A little embarrassing, certainly, but to be fair the work of starting a commune is varied and non-obvious. In fact, even people planning on starting communes or really almost any sort of intentional community, frequently underestimate how much work goes into organizing them. The general advice from the intentional communities world is that any group trying to organize an IC of any significant complexity should plan on putting in one full person-year of work on it. In theory this can be done equitably by all the future members of the community but most advisors recommend paying one or two people to focus all their time on it. The communes have another option open to them, of course, which is to gift the labor time of one or more of their own communards to the task of organizing a new commune. This is a big part of how Twin Oaks started East Wind and Acorn and how Acorn started Sapling and assisted in the founding of Living Energy Farm. And most recently it is how Acorn assisted us in the founding of the first Point A DC commune.

A little peek behind the curtain. What strange magic are these communards up to?
A little peek behind the curtain. What strange magic are these communards up to?

So what does all this work look like? What takes a person-year’s worth of focused attention and labor? Here’s a partial list patched together from what occupied my time for year or so of organizing that I put in before the commune launched and other members started taking over a lot of the work (which is, of course, the goal for a horizontal democratic commune).

  • Develop a pitch (or vision) for the commune that is both viable, inspiring, specific enough that people can imagine what it would be like but at the same time open ended enough that they can see room within it for their down dreams and schemes.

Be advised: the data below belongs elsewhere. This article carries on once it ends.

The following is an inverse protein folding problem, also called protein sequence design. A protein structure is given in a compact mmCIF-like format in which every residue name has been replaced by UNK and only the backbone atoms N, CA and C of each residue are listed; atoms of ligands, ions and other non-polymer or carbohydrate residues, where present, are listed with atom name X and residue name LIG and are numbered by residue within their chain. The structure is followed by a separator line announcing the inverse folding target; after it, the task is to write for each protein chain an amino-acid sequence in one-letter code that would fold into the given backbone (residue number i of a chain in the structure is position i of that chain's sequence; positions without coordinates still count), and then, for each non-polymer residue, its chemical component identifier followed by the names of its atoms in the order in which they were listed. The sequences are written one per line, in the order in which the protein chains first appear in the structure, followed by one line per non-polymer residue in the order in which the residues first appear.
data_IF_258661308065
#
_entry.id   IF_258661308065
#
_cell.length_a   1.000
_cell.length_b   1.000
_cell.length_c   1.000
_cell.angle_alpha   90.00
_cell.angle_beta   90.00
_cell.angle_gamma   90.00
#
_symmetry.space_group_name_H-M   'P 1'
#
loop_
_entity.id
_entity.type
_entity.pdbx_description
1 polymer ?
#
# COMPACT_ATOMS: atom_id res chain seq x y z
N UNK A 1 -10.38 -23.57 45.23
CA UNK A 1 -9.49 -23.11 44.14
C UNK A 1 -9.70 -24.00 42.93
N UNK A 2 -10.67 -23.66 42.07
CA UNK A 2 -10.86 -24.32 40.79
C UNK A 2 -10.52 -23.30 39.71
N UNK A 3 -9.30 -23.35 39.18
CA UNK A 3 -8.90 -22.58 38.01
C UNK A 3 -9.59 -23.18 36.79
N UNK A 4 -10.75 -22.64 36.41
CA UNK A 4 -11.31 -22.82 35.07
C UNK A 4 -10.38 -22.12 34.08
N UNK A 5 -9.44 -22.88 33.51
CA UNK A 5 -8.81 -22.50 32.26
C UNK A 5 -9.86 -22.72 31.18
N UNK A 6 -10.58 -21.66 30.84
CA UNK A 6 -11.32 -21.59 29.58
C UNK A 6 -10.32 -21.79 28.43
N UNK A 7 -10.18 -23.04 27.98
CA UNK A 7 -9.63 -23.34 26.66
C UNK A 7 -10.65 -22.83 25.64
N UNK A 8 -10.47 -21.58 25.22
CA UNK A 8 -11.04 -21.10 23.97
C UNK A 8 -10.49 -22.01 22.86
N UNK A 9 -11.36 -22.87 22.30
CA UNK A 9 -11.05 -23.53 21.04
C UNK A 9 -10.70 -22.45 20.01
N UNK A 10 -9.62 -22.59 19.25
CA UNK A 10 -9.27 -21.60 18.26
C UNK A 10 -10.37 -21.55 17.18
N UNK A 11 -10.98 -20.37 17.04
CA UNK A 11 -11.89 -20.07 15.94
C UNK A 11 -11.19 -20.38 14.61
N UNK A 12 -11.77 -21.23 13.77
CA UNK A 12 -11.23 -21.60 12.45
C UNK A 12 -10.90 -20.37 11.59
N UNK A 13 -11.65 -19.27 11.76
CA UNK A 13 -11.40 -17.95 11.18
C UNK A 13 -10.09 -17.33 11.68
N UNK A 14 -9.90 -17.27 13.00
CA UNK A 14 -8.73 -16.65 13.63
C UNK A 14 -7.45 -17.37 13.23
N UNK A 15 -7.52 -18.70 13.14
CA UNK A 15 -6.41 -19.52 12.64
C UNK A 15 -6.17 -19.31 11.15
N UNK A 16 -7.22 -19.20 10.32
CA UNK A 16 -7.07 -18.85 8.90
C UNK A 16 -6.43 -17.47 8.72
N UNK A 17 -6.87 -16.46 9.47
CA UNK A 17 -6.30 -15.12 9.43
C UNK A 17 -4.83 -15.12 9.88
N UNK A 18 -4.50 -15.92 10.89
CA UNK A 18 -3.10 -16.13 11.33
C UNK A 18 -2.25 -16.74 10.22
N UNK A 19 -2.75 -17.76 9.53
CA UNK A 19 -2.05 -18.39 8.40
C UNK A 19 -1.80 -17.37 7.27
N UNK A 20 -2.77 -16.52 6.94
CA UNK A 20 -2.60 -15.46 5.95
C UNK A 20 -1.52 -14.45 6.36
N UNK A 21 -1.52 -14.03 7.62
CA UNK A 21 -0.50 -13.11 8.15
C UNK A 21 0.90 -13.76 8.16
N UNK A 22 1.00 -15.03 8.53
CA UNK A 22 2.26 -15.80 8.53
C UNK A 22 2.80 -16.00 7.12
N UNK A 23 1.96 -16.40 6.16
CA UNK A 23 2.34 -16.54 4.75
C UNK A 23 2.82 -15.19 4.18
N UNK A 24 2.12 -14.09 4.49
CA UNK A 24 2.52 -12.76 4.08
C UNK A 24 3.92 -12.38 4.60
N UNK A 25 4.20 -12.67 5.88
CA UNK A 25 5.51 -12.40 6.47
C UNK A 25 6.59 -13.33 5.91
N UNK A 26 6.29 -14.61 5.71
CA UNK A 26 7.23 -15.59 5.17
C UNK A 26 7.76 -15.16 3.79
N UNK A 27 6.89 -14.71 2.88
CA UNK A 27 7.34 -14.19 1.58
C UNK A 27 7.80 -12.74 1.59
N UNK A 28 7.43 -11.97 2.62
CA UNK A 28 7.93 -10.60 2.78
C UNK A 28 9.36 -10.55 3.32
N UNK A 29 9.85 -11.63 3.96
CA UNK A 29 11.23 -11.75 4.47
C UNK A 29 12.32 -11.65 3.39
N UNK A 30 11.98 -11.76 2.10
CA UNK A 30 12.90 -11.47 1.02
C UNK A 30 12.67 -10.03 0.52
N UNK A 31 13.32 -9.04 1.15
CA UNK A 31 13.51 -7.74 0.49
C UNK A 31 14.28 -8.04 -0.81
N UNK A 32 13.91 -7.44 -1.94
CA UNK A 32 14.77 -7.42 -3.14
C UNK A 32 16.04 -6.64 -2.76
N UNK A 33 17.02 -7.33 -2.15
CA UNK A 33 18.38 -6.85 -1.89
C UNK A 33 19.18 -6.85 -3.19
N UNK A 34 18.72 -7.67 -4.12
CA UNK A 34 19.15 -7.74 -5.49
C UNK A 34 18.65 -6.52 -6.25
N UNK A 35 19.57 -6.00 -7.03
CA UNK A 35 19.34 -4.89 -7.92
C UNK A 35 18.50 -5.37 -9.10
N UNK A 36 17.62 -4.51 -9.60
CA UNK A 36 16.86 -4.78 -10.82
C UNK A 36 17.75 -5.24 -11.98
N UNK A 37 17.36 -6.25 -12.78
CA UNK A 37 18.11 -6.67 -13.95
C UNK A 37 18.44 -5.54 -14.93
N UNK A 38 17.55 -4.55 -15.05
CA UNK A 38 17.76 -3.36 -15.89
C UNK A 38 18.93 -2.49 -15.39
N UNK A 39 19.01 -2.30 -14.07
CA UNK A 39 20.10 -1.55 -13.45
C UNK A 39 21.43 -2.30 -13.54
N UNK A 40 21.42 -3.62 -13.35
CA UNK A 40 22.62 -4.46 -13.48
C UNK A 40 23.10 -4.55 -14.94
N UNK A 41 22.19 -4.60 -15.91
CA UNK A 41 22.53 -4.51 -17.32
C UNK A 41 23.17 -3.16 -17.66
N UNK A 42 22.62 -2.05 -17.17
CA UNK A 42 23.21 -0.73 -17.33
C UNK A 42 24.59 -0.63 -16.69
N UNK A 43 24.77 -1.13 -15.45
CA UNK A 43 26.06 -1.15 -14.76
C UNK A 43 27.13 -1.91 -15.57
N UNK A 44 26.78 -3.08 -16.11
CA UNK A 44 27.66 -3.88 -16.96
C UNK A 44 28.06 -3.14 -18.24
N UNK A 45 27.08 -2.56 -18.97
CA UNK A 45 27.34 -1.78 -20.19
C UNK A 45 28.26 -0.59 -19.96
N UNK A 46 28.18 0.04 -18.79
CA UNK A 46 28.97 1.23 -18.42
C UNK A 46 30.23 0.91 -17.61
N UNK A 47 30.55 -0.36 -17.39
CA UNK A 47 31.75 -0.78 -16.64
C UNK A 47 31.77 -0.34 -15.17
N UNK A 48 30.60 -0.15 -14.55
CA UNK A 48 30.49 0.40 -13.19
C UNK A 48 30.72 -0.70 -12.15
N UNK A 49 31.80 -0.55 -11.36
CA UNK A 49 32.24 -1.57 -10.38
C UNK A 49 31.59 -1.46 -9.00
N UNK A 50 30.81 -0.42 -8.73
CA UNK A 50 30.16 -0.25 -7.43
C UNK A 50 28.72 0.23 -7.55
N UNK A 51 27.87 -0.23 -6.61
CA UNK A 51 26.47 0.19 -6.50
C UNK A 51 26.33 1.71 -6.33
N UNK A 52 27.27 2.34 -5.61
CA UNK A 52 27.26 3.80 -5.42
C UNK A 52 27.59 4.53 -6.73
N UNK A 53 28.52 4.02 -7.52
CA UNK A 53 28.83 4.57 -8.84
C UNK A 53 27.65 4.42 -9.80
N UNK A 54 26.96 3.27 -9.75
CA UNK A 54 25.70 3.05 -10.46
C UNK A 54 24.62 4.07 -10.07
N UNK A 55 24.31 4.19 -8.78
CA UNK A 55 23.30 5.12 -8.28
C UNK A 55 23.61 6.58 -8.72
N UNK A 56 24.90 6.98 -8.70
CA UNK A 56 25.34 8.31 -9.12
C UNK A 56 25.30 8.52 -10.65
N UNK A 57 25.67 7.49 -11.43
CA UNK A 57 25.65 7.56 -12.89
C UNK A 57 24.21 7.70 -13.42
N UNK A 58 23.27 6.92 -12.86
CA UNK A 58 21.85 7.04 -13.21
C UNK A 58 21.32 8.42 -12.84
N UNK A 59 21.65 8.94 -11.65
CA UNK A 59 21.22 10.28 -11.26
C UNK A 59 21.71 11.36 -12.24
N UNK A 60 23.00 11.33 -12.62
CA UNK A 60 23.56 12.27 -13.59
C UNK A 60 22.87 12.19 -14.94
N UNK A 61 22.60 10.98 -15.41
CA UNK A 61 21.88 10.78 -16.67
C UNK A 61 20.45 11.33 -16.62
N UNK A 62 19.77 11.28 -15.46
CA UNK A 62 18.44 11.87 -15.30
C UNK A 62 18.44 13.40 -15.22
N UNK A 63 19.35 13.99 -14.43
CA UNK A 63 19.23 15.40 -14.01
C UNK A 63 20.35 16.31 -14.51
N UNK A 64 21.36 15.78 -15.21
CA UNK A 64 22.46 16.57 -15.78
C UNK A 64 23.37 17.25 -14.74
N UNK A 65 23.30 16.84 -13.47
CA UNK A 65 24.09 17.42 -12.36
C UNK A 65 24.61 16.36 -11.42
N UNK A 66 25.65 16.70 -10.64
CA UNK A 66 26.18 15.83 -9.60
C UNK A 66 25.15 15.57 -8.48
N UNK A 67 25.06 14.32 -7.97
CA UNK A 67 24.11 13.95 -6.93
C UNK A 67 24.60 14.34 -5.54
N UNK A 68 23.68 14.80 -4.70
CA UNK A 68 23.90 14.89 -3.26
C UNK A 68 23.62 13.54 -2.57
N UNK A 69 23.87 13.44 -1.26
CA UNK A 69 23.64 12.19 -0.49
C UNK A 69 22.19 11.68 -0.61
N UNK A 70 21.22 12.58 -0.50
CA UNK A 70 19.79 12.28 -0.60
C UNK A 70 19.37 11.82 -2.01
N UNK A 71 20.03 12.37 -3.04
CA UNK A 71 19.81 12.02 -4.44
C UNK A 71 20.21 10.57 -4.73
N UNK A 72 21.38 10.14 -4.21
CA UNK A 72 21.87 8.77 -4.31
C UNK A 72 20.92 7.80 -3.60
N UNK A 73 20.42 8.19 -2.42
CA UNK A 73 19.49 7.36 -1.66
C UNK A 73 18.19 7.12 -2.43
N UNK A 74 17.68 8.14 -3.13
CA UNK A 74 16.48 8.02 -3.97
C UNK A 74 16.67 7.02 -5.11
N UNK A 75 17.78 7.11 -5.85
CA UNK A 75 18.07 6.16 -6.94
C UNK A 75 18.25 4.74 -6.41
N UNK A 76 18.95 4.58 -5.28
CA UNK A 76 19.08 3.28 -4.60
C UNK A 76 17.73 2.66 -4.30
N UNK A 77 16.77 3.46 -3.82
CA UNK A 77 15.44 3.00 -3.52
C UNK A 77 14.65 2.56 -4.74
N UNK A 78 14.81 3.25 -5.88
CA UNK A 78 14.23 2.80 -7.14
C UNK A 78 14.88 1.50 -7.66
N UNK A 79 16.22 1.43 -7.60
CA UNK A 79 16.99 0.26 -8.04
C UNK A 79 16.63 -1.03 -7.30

• Identify and individually recruit the initial group.
  • Write, design, and produce fingerbooks, pamphlets, business cards, and a website to get the word out.
  • Plan agendas, draft agreements, organize events, bring in speakers, check in with initial group to work through concerns and make sure that the project is engaging for them and that they feel inspired and invited.
  • Keep doing that for a long time.
  • Talk about what sort of property you want and can afford, go looking for it, follow up on leads, research potential properties, talk to owners.
  • Research legal issues specific to your city.
  • Research legal options for your group to incorporate or organize.
  • Research tax implications for your legal organization.
  • Continue recruiting, organizing events, checking in with people, drafting agreements, organizing meetings, attending meetings.
  • Plan social events and trust building events between prospective members.
  • Then do them.
  • Get involved, under the banner of your commune, in groups and efforts and events that you want to be engaged with and that you want to be engaged with you.
  • Cook food for meetings and events.
  • Clean up after meetings and events.
  • Look after the kids.
  • Mediate conflicts between potential members.
  • Research financing and funding options and then pursue them, either by wooing individuals or institutions.
  • Don’t completely neglect your own needs.